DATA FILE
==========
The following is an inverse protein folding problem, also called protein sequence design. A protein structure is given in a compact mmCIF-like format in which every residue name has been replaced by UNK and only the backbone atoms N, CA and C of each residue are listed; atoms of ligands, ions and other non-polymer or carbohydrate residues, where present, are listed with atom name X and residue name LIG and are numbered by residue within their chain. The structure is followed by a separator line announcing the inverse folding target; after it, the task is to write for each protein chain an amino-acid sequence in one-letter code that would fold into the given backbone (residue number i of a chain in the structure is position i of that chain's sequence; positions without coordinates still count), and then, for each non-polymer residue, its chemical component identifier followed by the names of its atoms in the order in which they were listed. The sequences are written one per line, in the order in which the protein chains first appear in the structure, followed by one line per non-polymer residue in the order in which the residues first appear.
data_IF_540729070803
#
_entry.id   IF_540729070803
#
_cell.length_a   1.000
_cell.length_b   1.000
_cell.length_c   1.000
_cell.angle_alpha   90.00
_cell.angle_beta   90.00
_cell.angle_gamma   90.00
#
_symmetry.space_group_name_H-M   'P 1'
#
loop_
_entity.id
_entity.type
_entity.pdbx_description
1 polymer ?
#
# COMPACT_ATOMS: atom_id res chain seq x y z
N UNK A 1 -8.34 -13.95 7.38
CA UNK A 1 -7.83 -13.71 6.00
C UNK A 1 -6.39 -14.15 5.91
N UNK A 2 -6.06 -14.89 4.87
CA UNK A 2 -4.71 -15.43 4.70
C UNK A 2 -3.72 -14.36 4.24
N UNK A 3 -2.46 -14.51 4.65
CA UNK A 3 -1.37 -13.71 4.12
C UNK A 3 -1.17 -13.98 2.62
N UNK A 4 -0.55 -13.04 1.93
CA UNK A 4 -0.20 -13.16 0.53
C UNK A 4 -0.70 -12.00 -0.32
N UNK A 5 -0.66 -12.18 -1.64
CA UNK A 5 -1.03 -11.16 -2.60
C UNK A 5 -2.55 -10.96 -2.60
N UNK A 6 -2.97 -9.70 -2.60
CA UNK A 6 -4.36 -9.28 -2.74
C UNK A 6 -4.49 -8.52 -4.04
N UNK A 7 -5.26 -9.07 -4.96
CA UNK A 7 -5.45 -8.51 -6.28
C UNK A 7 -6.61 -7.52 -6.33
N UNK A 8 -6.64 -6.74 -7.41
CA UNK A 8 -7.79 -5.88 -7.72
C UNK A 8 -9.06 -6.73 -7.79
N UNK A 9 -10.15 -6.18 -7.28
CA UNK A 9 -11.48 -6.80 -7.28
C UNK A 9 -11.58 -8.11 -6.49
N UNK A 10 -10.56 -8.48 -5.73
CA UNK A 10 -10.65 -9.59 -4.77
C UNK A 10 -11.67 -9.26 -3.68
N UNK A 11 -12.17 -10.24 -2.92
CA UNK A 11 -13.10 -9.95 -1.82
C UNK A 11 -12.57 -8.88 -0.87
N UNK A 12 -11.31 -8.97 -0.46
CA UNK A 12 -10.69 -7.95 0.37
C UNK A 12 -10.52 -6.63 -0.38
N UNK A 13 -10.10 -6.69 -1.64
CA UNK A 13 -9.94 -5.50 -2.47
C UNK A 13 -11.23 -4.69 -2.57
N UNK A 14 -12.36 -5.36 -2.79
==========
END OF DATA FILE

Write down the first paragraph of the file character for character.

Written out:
The following is an inverse protein folding problem, also called protein sequence design. A protein structure is given in a compact mmCIF-like format in which every residue name has been replaced by UNK and only the backbone atoms N, CA and C of each residue are listed; atoms of ligands, ions and other non-polymer or carbohydrate residues, where present, are listed with atom name X and residue name LIG and are numbered by residue within their chain. The structure is followed by a separator line announcing the inverse folding target; after it, the task is to write for each protein chain an amino-acid sequence in one-letter code that would fold into the given backbone (residue number i of a chain in the structure is position i of that chain's sequence; positions without coordinates still count), and then, for each non-polymer residue, its chemical component identifier followed by the names of its atoms in the order in which they were listed. The sequences are written one per line, in the order in which the protein chains first appear in the structure, followed by one line per non-polymer residue in the order in which the residues first appear.